Honey, Clinton has shrunk the presidency


EVEN AS the Senate convenes to decide whether the Clinton presidency will be summarily consigned to the dustbin of history, we see a growing restiveness within the Clinton presidency -- and among its defenders -- to define its legacy.

The present clamor is no stranger than the many that have preceded it in Clintonland. Last year's State of the Union address was delivered, recall, just as the sex scandal broke, and network pundits were already predicting the president's downfall.

So Mr. Clinton took his spot at the head of Congress, rummaged through the administration's fitful policy initiatives, came up with the comforting news that the union's state had rarely been better -- and his performance was greeted as yet another awesome media recovery.

Now we have had a new State of the Union, sporting a new proposal to prop up the fortunes of the Social Security system with independent retirement accounts partly funded by the government, together with a fistful of lesser policy schemes.

What seems strewn before us, in other words, is something less than the makings of a proud historical legacy. Nevertheless, Jacob Weisberg, contributing editor of the New York Times Sunday Magazine, gamely stepped forward in a recent magazine cover story to claim a resoundingly positive entry for the Clinton legacy in the history books.

Of course, Mr. Weisberg had to make certain allowances as to the changed nature of what history might demand of presidents. People expect less from government, after all, now that the Cold War has ended, and the welfare state of the New Deal still inspires widespread rancor even as it crumbles at our feet.

A love affair

Mr. Weisberg stakes the heart of Mr. Clinton's legacy, not surprisingly, on the person of Mr. Clinton himself, who continues to command remarkably widespread public devotion, to judge by the polls. For all its technocratic, micro-managed trappings, Clintonism reduces, in Mr. Weisberg's view, to a stirring populist love affair between an skilled communicator and the ordinary person.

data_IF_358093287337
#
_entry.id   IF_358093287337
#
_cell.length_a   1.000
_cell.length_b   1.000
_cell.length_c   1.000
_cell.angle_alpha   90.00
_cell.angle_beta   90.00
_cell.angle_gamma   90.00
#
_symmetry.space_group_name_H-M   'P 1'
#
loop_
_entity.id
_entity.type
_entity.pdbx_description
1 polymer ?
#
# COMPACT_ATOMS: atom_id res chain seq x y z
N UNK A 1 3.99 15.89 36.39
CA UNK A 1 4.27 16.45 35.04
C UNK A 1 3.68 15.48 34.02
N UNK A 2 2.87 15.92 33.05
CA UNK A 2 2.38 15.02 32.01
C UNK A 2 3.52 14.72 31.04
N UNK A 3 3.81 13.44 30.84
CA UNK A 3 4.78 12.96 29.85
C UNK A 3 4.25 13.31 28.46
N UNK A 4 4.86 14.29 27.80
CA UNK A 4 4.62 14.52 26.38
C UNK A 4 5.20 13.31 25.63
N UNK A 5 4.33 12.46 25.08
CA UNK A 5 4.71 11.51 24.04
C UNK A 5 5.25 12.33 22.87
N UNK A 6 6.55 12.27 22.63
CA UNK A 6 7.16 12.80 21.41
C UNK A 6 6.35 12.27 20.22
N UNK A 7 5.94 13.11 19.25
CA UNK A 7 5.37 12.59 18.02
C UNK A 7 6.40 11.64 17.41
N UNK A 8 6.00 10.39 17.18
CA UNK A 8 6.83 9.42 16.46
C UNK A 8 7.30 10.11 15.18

It's this near-mystical communion with the common folk that places Mr. Clinton -- "an idiosyncratic populist" -- in the hallowed company of the office's other great tribunes of ordinary Americans, Franklin Delano Roosevelt and Andrew Jackson. But even here Mr. Weisberg notes in a revealingly breathless clause that Mr. Clinton's "bond with the public was based less on economic unfairness than was Jackson's or Roosevelt's."

I'll say. In fact, as Tuesday's address again demonstrated, the genius of Mr. Clinton's alleged populism proceeds from the deliberate, campaign-style manipulation of the imagery of economic fairness while something else entirely is being arranged.

Consider, in this regard, the increases in the minimum wage that Mr. Clinton signed into law in 1996. As John Judis reported at the time in the New Republic, Mr. Clinton pushed through Congress a long-overdue, largely nominal increase in living standards.

When it became law, the increased minimum wage was affixed to a boatload of corporate tax breaks and trade giveaways -- aimed principally at high-profile campaign donors, and quite likely to harm the standing of U.S. workers over the long haul.